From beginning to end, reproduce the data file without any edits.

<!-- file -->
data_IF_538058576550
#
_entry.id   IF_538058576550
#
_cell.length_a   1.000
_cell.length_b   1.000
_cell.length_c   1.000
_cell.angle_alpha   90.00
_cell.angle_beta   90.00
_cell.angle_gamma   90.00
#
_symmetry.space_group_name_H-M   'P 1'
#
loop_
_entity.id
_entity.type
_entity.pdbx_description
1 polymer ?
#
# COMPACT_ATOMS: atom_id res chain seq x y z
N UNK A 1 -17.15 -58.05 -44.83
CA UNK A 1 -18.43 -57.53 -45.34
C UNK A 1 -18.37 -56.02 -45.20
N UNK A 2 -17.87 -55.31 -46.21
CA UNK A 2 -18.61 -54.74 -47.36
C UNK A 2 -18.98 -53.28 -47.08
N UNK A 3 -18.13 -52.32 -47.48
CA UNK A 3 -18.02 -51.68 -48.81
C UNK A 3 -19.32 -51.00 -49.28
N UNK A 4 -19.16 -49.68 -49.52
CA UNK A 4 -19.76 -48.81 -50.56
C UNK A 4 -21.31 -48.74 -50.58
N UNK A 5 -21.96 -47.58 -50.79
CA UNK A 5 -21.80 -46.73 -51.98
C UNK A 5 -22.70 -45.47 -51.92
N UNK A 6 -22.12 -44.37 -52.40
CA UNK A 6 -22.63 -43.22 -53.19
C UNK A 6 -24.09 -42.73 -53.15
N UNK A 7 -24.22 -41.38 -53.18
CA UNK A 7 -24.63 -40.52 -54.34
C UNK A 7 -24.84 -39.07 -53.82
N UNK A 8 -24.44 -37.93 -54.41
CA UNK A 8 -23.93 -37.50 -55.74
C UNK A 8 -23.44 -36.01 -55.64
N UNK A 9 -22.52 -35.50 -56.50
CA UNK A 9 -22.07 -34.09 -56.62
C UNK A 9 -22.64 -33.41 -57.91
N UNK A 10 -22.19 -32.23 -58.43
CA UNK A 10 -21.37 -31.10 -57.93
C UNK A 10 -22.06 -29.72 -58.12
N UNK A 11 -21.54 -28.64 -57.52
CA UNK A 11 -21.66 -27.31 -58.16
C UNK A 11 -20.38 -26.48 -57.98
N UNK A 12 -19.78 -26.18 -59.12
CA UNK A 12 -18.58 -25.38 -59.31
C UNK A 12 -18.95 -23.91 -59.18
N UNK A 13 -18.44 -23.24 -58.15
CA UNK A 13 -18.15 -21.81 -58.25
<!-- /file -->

data_IF_538058576550
#
_entry.id   IF_538058576550
#
_cell.length_a   1.000
_cell.length_b   1.000
_cell.length_c   1.000
_cell.angle_alpha   90.00
_cell.angle_beta   90.00
_cell.angle_gamma   90.00
#
_symmetry.space_group_name_H-M   'P 1'
#
loop_
_entity.id
_entity.type
_entity.pdbx_description
1 polymer ?
#
# COMPACT_ATOMS: atom_id res chain seq x y z
N UNK A 1 -17.15 -58.05 -44.83
CA UNK A 1 -18.43 -57.53 -45.34
C UNK A 1 -18.37 -56.02 -45.20
N UNK A 2 -17.87 -55.31 -46.21
CA UNK A 2 -18.61 -54.74 -47.36
C UNK A 2 -18.98 -53.28 -47.08
N UNK A 3 -18.13 -52.32 -47.48
CA UNK A 3 -18.02 -51.68 -48.81
C UNK A 3 -19.32 -51.00 -49.28
N UNK A 4 -19.16 -49.68 -49.52
CA UNK A 4 -19.76 -48.81 -50.56
C UNK A 4 -21.31 -48.74 -50.58
N UNK A 5 -21.96 -47.58 -50.79
CA UNK A 5 -21.80 -46.73 -51.98
C UNK A 5 -22.70 -45.47 -51.92
N UNK A 6 -22.12 -44.37 -52.40
CA UNK A 6 -22.63 -43.22 -53.19
C UNK A 6 -24.09 -42.73 -53.15
N UNK A 7 -24.22 -41.38 -53.18
CA UNK A 7 -24.63 -40.52 -54.34
C UNK A 7 -24.84 -39.07 -53.82
N UNK A 8 -24.44 -37.93 -54.41
CA UNK A 8 -23.93 -37.50 -55.74
C UNK A 8 -23.44 -36.01 -55.64
N UNK A 9 -22.52 -35.50 -56.50
CA UNK A 9 -22.07 -34.09 -56.62
C UNK A 9 -22.64 -33.41 -57.91
N UNK A 10 -22.19 -32.23 -58.43
CA UNK A 10 -21.37 -31.10 -57.93
C UNK A 10 -22.06 -29.72 -58.12
N UNK A 11 -21.54 -28.64 -57.52
CA UNK A 11 -21.66 -27.31 -58.16
C UNK A 11 -20.38 -26.48 -57.98
N UNK A 12 -19.78 -26.18 -59.12
CA UNK A 12 -18.58 -25.38 -59.31
C UNK A 12 -18.95 -23.91 -59.18
N UNK A 13 -18.44 -23.24 -58.15
CA UNK A 13 -18.15 -21.81 -58.25